35 Pages Posted: 14 Jan 2017
Date Written: January 12, 2017
We revisit the unintended consequences of the European Central Bank’s (ECB) low-interest rate policies with a focus on the periphery countries of the European Union (EU) since the 2000s from a modern Austrian perspective. We argue that convergence expectations and the ECB’s expansionary monetary policy were conducive to credit booms that turned bust in 2007/8. The subsequent European debt crisis revealed that the money-induced credit boom also incentivized governments to increase borrowing at relatively low rates. Second, we shed some light on adverse effects of the ECB crisis management thru an Austrian lens. We suggest that ECB policies were not successful in stimulating bank lending and investment. The main beneficiaries of holding rates at low levels are governments, who use the financial leeway to delay painful reforms. Consequently, ECB policy has (unintentionally) slowed down the recovery in the crisis economies and worsened Europe’s growth prospects since 2009.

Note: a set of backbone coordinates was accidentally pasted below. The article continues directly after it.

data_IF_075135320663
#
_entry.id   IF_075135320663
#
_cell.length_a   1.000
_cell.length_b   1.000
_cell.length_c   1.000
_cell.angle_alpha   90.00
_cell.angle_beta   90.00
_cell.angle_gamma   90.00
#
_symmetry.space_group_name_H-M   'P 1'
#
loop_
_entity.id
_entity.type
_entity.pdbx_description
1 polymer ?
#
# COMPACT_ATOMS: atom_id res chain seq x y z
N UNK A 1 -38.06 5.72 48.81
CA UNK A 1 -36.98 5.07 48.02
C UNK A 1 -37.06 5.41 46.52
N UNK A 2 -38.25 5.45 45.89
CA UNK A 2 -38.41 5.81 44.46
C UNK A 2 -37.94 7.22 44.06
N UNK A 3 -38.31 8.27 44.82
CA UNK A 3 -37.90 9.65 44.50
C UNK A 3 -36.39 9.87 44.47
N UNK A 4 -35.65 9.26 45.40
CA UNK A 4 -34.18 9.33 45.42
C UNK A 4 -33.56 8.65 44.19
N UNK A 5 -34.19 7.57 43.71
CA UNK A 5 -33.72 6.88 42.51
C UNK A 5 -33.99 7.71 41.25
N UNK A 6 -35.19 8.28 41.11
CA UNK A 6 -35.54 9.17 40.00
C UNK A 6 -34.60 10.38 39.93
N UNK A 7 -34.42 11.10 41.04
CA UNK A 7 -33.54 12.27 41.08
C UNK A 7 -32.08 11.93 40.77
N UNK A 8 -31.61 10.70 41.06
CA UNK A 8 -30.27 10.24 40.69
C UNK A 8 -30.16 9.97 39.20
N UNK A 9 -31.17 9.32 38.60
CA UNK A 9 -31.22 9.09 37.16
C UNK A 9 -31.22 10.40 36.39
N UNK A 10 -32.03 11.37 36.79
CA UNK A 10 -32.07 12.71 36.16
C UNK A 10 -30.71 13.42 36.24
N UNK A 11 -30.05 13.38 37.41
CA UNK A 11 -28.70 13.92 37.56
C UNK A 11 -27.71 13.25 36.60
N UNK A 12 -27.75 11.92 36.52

Keywords: monetary policy, Europe, Austrian, crisis
JEL Classification: G01, B53, E58
Suggested Citation: Suggested Citation
Hoffmann, Andreas and Cachanosky, Nicolas, Unintended Consequences of ECB Policies (January 12, 2017). Available at SSRN: https://ssrn.com/abstract=2898276